View from the Window at Le Gras by Joseph Nicéphore Niépce. Photo via J. Paul Getty Museum
In 1826 or 1827 French inventor Joseph Nicéphore Niépce used a camera obscura and a photographic process of his own design to record the view outside his window on a specially-coated pewter plate. The plate, entitled View from the Window at Le Gras, is considered the oldest surviving photograph taken with a camera. Niépce’s photographic process, which he dubbed heliography, failed to catch on. But Niépce’s collaborator Louis Daguerre would go on to develop the daguerreotype, which was unveiled in 1839 and became the first widely used photographic process. Three of Niépce’s heliographic plates will be displayed at Drawn By Light, an exhibition of photographs from the Royal Photographic Society collection at the National Media Museum in Bradford, UK, March 20 to June 21, 2015.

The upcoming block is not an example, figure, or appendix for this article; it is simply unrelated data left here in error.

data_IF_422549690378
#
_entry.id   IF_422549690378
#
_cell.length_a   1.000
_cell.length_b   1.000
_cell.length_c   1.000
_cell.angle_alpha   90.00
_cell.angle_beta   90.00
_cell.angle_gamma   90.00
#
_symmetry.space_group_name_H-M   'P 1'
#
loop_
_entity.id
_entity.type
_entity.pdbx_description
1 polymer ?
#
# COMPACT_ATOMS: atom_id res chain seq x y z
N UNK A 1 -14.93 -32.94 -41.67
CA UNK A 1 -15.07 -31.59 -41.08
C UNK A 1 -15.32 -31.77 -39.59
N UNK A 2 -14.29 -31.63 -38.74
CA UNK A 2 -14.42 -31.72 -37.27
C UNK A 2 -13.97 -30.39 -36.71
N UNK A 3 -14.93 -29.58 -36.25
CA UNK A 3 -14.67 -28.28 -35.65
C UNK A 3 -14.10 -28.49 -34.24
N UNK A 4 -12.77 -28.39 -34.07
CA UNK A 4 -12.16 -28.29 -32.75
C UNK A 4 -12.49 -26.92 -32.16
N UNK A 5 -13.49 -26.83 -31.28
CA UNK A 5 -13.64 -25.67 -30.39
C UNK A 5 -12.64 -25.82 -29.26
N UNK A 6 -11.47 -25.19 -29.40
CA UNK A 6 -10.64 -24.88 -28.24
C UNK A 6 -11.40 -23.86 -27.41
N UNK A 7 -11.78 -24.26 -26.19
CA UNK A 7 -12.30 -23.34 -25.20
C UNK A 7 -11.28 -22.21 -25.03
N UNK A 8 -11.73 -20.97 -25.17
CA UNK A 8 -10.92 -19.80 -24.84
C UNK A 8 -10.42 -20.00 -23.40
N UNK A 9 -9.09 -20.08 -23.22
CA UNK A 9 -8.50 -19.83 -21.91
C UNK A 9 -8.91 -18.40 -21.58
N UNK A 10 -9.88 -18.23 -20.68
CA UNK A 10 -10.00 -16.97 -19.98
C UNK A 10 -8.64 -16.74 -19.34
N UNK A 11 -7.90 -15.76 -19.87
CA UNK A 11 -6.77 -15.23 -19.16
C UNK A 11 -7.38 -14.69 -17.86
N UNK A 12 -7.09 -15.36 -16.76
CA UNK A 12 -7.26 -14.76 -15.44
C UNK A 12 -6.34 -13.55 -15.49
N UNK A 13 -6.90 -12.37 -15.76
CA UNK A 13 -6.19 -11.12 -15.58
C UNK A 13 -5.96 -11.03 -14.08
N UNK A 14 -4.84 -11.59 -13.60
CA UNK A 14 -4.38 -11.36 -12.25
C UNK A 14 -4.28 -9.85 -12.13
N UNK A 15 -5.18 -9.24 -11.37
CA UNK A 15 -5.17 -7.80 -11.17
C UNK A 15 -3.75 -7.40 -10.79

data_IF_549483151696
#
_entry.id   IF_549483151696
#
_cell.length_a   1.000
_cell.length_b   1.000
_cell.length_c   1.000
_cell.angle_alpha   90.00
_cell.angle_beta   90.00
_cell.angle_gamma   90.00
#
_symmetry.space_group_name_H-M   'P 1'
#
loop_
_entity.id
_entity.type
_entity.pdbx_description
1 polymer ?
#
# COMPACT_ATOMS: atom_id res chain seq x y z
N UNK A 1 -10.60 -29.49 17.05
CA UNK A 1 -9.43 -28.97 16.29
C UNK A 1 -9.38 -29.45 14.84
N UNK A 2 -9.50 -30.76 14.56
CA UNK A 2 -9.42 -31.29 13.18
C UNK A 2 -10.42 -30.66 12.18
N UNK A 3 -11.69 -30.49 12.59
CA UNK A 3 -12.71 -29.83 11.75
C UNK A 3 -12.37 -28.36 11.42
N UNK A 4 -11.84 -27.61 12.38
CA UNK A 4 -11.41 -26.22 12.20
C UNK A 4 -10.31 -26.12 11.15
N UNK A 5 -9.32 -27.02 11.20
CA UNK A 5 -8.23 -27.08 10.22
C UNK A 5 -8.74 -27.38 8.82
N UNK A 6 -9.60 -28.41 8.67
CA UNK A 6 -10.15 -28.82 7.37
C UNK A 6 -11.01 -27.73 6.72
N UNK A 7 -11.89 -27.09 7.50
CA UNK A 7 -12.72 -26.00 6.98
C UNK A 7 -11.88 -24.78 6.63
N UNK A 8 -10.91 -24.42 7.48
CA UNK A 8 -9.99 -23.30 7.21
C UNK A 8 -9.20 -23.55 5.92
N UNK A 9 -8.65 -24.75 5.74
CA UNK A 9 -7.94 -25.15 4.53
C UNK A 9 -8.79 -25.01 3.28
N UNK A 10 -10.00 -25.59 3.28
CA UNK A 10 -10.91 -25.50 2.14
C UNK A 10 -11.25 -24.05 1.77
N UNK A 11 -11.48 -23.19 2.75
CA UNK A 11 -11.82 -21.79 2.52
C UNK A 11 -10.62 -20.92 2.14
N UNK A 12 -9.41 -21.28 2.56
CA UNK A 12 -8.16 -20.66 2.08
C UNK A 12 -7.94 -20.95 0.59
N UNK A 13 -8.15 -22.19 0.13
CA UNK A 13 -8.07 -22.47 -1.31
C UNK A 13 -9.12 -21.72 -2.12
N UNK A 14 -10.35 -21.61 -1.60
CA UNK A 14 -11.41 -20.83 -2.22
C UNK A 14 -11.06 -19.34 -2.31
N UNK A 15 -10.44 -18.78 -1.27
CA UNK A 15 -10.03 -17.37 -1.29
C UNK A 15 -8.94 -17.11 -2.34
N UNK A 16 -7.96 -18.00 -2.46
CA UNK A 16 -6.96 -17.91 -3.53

Un Clair de Lune by Joseph Nicéphore Niépce, circa 1827. Photo via Nationa Media Museum
Le Cardinal d’Amboise by Joseph Nicéphore Niépce, 1826. Photo via Nationa Media Museum
Christ Carrying his Cross by Joseph Nicéphore Niépce, 1827. Photo via Nationa Media Museum